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Thailand's Tham Luang cave to become museum to showcase boys' rescue

12 July 2018
Thailand's Tham Luang cave to become museum to showcase boys' rescue

The boys were described as generally being in normal condition in a Chiang Rai hospital Thursday, though their levels of recuperation varied because they were removed from the cave over three days. "They talked to the boys far away from them, about 2 meters [6.5 feet]", Thongchai said.

"On behalf of the operation unit, we want to send our condolences to him and I do have to thank him a lot", Thai mission commander Narongsak Osotthanakorn said at a news conference Wednesday.

"His best friend went and sat in his chair and said, "Okay, I'm gonna sit here until he comes back", Carl Henderson, an English teacher at a local school told the news program.

The cave where 12 young Thai soccer players and their coach were trapped for over two weeks - is set to become a museum, forever preserving the incredible mission to rescue them, an official said.

The father of Richard Harris, a key member of the team of global experts involved in the dramatic rescue mission, died soon after all the boys were freed. They wave to the camera, give the peace sign and press their hands together in prayer to show gratitude. You went into the cave with our children and you must get out with them. "I have to praise the coach who took care of the footballers very well", Lertvirairatanapong said.

Parents awaiting reunion were seen crying and waving to the boys through a glass barrier meant to safeguard against potential infections.

Among those hailed were the divers from the Thai navy Seals. Relatively mild weather and a massive effort to pump out water created a window of opportunity.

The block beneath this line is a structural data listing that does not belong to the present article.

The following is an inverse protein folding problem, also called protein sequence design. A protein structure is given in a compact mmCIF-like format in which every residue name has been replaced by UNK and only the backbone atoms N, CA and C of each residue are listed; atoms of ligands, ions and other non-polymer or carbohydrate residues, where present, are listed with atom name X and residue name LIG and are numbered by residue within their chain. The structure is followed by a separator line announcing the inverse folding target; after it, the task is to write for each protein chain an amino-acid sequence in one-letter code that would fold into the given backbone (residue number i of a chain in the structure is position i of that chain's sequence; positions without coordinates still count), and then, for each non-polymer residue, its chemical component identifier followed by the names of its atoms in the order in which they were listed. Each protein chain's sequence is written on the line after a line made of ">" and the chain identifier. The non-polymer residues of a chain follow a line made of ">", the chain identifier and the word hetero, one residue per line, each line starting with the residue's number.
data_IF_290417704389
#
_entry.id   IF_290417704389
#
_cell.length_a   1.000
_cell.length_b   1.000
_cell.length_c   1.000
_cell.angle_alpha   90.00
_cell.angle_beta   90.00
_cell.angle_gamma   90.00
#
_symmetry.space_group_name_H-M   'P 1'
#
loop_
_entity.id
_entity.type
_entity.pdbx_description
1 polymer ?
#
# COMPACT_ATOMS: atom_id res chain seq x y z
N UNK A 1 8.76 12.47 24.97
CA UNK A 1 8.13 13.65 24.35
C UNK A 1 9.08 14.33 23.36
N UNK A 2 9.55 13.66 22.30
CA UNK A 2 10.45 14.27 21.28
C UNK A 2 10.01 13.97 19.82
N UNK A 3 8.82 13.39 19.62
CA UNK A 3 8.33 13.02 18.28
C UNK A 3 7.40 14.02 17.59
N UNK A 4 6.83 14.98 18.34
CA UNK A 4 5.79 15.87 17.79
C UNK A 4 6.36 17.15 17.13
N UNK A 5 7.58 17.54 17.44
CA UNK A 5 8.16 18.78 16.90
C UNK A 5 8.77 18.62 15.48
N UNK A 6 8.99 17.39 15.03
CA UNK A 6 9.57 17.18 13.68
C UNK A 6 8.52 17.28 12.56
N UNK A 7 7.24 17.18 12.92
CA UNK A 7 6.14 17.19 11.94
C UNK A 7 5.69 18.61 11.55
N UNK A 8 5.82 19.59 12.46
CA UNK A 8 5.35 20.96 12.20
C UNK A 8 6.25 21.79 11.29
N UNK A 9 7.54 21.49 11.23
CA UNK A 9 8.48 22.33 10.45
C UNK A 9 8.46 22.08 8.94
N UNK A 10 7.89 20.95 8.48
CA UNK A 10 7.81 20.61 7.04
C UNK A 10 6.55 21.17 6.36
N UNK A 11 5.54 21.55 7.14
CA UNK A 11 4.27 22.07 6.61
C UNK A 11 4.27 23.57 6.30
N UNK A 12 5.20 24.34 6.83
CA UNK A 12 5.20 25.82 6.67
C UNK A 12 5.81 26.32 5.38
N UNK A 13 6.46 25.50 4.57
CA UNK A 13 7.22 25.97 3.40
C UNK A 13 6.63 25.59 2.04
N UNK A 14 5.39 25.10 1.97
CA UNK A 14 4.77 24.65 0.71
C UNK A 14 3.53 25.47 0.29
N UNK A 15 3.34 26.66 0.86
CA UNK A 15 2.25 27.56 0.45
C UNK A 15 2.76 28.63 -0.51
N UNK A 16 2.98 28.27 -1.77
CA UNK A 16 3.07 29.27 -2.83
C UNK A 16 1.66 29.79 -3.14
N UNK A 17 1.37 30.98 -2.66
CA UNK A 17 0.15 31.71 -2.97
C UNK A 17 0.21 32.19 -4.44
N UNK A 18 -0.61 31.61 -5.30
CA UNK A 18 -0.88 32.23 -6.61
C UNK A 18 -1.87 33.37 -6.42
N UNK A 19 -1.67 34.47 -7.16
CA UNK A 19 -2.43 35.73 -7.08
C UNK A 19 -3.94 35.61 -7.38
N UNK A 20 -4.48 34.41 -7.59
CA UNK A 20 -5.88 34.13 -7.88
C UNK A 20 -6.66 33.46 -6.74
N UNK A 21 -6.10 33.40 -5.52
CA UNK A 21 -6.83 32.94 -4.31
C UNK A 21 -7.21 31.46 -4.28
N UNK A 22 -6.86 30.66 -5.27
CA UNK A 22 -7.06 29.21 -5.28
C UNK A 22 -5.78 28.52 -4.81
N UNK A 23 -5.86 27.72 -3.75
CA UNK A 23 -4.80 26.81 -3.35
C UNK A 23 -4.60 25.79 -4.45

"Harry is a quiet and kind man who did not think twice about offering his support on this mission".

It was his rare combination of talents that led Australian doctor Richard Harris deep into the Tham Luang cave in Thailand.

Thai Navy SEALs also posted photos and a video of some of their operations in the cave on their Facebook page Wednesday. "We just did what we could", he said yesterday.

Having completed this section, the boys were then handed over to separate, specialist rescue teams, who helped them through the remainder of the cave, much of which they could wade through.

The global operation saw all 12 boys on the Thai football team rescued safely, including Mr Chanatwong, which eventually ended on Tuesday.

Two days after the last of the Wild Boars football team were successfully extracted from the Tham Luang cave system, the government said that it would find ways to provide passports to the four who live in northern Thailand without formal documentation.

The group was trapped in the cave by rising water and rescued in a dramatic operation that captivated the world.

This story was first published on, "Tears as Thai boys see parents for the first time since cave rescue".